Action Filename Description Size Access License Resource Version
Show more files...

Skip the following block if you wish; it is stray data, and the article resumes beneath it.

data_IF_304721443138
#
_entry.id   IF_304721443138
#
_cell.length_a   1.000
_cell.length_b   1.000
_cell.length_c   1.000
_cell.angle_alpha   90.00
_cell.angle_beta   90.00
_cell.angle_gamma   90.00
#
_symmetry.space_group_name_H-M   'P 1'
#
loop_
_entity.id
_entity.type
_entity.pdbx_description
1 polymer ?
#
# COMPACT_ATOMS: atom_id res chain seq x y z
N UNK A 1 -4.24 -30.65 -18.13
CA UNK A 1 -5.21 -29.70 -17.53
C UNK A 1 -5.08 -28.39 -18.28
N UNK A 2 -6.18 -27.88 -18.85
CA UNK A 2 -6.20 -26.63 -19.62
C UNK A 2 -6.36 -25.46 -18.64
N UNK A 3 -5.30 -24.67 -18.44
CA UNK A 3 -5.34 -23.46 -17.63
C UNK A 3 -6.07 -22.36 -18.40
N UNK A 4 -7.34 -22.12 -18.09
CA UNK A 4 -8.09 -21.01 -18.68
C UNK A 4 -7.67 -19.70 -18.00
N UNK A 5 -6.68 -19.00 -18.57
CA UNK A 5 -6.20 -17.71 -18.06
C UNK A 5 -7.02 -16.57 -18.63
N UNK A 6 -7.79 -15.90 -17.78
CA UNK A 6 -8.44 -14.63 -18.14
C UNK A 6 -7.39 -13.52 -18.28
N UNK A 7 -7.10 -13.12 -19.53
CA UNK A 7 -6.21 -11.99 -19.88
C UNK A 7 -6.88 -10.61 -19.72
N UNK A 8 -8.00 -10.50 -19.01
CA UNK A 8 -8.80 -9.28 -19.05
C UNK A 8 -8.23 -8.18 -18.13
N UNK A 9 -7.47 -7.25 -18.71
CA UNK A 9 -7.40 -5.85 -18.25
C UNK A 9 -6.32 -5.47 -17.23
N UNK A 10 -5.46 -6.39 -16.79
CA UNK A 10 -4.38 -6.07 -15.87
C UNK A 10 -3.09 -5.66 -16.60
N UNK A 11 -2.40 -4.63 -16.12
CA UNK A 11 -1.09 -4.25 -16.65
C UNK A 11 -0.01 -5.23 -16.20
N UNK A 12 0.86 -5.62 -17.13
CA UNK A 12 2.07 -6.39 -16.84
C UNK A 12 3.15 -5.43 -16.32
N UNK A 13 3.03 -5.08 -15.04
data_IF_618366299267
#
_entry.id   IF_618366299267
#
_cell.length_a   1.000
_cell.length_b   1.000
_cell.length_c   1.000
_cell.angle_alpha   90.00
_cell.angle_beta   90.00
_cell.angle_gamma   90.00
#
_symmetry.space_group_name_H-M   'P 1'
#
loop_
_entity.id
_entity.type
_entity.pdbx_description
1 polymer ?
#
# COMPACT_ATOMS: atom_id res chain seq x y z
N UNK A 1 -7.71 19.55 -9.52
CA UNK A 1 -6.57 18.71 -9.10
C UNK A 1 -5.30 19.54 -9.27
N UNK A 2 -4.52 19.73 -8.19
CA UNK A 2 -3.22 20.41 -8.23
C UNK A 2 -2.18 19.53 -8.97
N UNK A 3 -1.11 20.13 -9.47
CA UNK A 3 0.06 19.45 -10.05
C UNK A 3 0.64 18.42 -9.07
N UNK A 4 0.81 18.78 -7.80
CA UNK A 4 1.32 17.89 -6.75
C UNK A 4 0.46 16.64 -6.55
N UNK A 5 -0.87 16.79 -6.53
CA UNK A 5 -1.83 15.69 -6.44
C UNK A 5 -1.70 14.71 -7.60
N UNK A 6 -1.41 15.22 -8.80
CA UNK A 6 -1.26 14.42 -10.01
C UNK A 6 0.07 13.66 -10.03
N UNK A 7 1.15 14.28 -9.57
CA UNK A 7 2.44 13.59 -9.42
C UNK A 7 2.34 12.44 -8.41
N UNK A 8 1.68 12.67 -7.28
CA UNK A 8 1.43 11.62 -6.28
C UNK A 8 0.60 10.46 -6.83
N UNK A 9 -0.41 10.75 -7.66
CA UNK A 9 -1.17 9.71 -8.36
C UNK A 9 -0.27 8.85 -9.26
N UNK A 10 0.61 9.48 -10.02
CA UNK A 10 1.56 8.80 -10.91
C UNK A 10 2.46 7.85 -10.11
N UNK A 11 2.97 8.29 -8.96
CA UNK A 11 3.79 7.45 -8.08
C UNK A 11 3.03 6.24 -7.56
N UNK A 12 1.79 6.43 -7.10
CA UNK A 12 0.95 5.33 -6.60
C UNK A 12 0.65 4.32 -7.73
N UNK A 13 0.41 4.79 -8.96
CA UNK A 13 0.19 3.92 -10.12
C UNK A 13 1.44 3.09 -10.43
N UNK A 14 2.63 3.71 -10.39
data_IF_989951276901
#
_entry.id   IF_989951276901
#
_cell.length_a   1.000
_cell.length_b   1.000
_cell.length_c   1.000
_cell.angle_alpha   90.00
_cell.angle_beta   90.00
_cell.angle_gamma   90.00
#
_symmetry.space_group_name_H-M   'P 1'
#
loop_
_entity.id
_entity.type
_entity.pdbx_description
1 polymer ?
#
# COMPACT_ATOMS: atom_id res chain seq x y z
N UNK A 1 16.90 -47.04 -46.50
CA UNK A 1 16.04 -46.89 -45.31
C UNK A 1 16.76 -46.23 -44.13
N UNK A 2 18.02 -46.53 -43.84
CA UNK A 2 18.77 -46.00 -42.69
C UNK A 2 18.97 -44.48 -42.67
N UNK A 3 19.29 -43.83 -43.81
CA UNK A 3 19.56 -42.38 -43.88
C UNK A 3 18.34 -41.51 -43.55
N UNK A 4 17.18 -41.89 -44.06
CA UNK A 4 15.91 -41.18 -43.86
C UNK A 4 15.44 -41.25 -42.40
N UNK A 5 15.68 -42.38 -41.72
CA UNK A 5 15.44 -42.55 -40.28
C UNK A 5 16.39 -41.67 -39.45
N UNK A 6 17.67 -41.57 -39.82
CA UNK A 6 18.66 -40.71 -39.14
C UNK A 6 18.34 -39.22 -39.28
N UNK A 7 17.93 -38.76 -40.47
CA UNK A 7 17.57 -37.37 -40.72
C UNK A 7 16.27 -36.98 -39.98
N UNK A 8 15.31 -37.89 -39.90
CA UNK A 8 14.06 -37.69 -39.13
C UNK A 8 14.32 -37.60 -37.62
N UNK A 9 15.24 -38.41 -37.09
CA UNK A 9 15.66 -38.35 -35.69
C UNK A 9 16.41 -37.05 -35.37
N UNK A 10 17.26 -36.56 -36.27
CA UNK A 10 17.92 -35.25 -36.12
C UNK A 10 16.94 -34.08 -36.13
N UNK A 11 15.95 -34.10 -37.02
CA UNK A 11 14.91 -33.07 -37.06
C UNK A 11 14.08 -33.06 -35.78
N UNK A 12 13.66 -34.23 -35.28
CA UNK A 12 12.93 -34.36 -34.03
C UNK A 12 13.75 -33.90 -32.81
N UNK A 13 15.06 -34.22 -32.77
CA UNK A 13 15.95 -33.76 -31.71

In this work, we address the transport of high quality voice over the Internet with a particular concern for delays. Transport of interactive audio over IP networks often suffers from packet loss and variations in the network delay (jitter). Forward Error Correction (FEC) mitigates the impact of packet loss at the expense of an increase of the end-to-end delay and the bit rate requirement of an audio source. Furthermore, adaptive playout buffer algorithms at the receiver compensate for jitter, but again this may come at the expense of additional delay. As a consequence, existing error control and playout adjustment schemes often have end-to-end delays exceeding 150 ms, which significantly impairs the perceived quality, while it would be more important to keep delay low and accept some small loss. We develop a joint playout buffer and FEC adjustment scheme for Internet Telephony that incorporates the impact of end-to-end delay on perceived audio quality. To this end, we take a utility function approach. We represent the perceived audio quality as a function of both the end-to-end delay and the distortion of the voice signal. We develop a joint rate/error/playout delay control algorithm which optimizes this measure of quality and is TCP-Friendly. It uses a channel model for both loss and delay. We validate our approach by simulation and show that (1) our scheme allows a source to increase its utility by avoiding increasing the playout delay when it is not really necessary and (2) it provides better quality than the adjustment schemes for playout and FEC that were previously published. We use this scheme in the framework of non-elevated services which allow applications to select a service class with reduced end-to-end delay at the expense of a higher loss rate. The tradeoff between delay and loss is not straightforward since audio sources may be forced to compensate the additional losses by more FEC and hence more delay. We show that the use of non-elevated services can lead to quality improvements, but that the choice of service depends on network conditions and on the importance that users attach to delay. Based on this observation, we propose an adaptive service choosing algorithm that allows audio sources to choose in real-time the service providing the highest audio quality. In addition, when used over the standard IP best effort service, an audio source should also control its rate in order to react to network congestion and to share the bandwidth in a fair way. Current congestion control mechanisms are based on packets (i.e., they aim to reduce or increase the number of packets sent per time interval to adjust to the current level of congestion in the network). However, voice is an inelastic traffic where packets are generated at regular intervals but packet size varies with the codec that is used. Therefore, standard congestion control is not directly applicable to this type of traffic. We present three alternative modifications to equation based congestion control protocols and evaluate them through mathematical analysis and network simulation.